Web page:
this balancing act, Britain was able to send a million of its
troops off to the Middle East - while its allies were pinned
down fighting Germans - and pursue The City's objectives
regarding long-term control of oil sources.

British skills in alliance-building, acting, and betrayal were
brought together dramatically in the person of TE Lawrence "of
Arabia," who played the part of an Arab Freedom Fighter and
managed to get the Arabs to fight many of Britain's battles in
the struggle for oil dominance. Lawrence's acting achievements
in that theater make the Academy Awards pale by comparison.
After the war the promises of Arab independence were betrayed,
the hard fist of British imperialism came down on its wartime
Arab allies, and Winston Churchill went down in history as the
first government leader to order the gassing of the Kurds. In
similar fashion Argentina, which had provided all-important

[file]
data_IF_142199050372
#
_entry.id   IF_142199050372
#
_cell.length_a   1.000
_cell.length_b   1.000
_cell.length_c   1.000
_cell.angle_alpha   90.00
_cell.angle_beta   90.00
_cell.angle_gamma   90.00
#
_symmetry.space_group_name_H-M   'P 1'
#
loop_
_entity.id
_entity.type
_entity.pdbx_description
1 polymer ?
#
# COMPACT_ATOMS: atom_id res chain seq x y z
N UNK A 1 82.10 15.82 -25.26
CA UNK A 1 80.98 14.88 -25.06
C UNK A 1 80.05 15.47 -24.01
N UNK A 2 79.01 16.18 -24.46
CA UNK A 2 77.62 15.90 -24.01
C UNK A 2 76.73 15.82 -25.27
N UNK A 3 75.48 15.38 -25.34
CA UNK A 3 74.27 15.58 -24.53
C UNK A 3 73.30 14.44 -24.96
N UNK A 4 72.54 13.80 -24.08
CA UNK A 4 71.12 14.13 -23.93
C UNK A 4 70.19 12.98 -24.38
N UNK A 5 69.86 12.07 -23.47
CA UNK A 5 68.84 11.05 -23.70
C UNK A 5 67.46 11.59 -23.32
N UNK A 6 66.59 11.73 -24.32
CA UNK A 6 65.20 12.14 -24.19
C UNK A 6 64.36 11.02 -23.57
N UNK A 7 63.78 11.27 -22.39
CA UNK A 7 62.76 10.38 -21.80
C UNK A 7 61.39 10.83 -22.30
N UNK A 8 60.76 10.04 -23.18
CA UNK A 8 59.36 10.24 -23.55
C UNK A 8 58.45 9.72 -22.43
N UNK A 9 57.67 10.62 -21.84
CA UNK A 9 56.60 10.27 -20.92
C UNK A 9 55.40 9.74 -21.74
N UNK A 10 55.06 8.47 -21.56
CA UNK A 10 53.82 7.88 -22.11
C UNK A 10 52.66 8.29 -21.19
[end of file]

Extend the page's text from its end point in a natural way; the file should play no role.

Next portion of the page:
beef to wartime Britain at good terms in return for British
promises of postwar benefits, found after the war that those
promises were worth less than the paper they were printed on.


* The bankers take control: the birth of the Council on Foreign Relations

I think the best way to present this material is to simply quote 
from Engdahl. Here are some key excerpts, selected from Chapter 5,
and re-ordered into chronological sequence...
            Had Woodrow Wilson not been persuaded to sign the Federal
            Reserve Act into law on December 23, 1913, it is questionable
            whether the United States would ever have committed the
            resources it did to a war in Europe. Without this new law, it
            is also doubtful whether Britain would have launched her bold
            designs... The house of Morgan and the powerful international
            financial interest of The City of London played the critical
            role in shaping a U.S. Federal Reserve System in the months
            just before outbreak of the European war.
   sole purchasing agent for the entire Entente
            group, became virtual arbiter over the future of the U.S.
            industrial and agricultural export economy... Firms such as